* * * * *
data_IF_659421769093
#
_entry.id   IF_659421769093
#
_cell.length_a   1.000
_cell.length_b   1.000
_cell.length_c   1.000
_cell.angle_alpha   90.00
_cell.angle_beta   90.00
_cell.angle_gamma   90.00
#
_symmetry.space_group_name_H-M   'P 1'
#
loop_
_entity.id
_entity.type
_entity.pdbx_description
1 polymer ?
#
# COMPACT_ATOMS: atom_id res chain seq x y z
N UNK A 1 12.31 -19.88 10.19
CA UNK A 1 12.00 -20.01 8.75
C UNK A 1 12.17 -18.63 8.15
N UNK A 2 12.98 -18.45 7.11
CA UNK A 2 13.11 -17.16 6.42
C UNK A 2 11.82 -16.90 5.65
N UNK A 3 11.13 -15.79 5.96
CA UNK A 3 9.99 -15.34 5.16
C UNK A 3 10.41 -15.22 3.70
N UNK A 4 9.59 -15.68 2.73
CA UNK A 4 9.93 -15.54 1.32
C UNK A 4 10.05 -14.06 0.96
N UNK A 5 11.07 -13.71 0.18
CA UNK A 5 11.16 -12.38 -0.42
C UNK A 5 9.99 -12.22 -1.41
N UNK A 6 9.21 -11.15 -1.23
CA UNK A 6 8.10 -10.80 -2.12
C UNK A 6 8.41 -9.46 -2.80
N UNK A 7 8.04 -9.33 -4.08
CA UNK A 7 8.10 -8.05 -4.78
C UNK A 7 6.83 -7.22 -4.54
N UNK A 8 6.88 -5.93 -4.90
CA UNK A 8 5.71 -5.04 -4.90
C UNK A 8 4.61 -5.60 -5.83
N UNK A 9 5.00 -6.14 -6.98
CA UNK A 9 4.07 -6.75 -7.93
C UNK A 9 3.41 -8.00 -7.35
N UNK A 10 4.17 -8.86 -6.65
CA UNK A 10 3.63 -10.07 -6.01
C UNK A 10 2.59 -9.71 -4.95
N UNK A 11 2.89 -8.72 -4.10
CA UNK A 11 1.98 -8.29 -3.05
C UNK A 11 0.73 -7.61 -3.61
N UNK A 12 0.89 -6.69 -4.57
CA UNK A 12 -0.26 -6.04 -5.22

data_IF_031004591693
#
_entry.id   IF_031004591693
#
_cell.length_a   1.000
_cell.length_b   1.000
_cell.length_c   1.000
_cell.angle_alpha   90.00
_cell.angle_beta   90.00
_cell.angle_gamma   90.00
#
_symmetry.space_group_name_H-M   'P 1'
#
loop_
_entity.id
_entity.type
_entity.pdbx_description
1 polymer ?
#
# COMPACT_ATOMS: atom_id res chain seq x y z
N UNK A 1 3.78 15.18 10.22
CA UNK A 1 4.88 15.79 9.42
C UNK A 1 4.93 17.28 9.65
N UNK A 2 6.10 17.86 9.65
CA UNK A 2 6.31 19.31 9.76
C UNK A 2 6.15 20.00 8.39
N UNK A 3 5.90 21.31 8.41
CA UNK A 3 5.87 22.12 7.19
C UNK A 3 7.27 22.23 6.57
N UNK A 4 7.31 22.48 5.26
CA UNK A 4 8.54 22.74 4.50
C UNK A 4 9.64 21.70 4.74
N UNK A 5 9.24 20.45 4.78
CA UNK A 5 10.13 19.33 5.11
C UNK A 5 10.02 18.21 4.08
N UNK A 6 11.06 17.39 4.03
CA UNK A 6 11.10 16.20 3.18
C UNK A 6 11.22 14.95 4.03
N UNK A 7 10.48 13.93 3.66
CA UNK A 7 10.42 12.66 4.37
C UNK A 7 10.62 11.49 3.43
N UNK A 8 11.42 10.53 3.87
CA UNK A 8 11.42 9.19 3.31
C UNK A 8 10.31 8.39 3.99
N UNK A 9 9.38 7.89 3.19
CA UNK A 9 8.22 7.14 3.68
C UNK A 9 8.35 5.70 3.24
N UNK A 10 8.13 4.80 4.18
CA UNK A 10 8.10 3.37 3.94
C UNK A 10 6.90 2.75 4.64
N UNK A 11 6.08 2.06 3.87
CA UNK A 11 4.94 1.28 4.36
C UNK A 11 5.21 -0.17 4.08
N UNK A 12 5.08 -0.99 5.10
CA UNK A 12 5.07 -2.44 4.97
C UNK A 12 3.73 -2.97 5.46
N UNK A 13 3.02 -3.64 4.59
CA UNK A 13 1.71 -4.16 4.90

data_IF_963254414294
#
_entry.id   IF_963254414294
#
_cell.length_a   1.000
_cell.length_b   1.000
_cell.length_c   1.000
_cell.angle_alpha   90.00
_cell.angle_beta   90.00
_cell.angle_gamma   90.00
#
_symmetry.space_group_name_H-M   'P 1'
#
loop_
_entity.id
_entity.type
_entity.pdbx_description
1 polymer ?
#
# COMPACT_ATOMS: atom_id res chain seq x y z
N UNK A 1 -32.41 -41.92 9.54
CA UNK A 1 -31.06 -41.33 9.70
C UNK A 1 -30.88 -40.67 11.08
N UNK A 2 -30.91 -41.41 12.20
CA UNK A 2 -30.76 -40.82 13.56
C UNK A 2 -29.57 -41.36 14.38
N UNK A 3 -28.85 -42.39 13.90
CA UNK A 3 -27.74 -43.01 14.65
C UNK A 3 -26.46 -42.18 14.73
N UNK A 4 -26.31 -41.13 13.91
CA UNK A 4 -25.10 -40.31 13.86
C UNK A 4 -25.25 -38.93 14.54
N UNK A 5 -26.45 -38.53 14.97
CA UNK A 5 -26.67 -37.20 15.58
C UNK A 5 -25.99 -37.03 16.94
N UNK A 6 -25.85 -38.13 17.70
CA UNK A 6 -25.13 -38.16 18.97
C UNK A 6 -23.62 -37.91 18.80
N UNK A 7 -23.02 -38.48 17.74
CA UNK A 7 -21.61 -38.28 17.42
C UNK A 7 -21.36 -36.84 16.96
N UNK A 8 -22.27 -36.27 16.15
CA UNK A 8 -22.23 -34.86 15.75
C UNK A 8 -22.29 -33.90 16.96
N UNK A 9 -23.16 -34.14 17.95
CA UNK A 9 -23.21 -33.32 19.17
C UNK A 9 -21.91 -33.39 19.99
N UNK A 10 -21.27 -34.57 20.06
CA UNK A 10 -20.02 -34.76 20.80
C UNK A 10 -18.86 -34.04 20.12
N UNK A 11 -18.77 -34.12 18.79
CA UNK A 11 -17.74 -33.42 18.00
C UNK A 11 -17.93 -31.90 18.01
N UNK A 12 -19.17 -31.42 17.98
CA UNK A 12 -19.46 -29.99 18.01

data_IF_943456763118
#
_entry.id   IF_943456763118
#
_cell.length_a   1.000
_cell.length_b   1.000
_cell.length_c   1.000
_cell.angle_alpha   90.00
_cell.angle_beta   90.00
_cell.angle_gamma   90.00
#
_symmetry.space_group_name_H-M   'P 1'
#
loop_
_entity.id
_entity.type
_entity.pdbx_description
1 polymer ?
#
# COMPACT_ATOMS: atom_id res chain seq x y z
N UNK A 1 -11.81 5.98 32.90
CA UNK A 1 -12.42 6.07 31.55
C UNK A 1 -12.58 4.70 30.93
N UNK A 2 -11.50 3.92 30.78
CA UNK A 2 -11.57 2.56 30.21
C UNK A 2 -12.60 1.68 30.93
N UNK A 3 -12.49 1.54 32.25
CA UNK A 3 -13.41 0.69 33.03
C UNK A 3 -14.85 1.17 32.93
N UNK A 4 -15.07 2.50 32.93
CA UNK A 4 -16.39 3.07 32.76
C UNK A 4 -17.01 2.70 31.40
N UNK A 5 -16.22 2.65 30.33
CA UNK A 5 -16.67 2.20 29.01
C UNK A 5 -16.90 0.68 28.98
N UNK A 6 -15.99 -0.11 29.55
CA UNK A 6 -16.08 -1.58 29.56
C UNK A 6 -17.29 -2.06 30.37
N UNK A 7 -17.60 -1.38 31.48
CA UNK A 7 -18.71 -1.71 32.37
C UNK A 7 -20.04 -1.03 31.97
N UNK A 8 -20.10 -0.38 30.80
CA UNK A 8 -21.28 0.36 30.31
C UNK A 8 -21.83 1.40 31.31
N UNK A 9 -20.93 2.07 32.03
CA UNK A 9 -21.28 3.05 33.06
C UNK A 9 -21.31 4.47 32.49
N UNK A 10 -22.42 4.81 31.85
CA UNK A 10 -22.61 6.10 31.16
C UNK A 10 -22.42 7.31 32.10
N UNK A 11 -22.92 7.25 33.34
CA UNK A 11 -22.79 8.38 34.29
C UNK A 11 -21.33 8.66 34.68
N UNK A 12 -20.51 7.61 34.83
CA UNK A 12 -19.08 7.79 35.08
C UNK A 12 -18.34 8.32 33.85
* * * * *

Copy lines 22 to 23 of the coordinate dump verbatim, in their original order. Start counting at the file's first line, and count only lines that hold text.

CA UNK A 1 12.00 -20.01 8.75
C UNK A 1 12.17 -18.63 8.15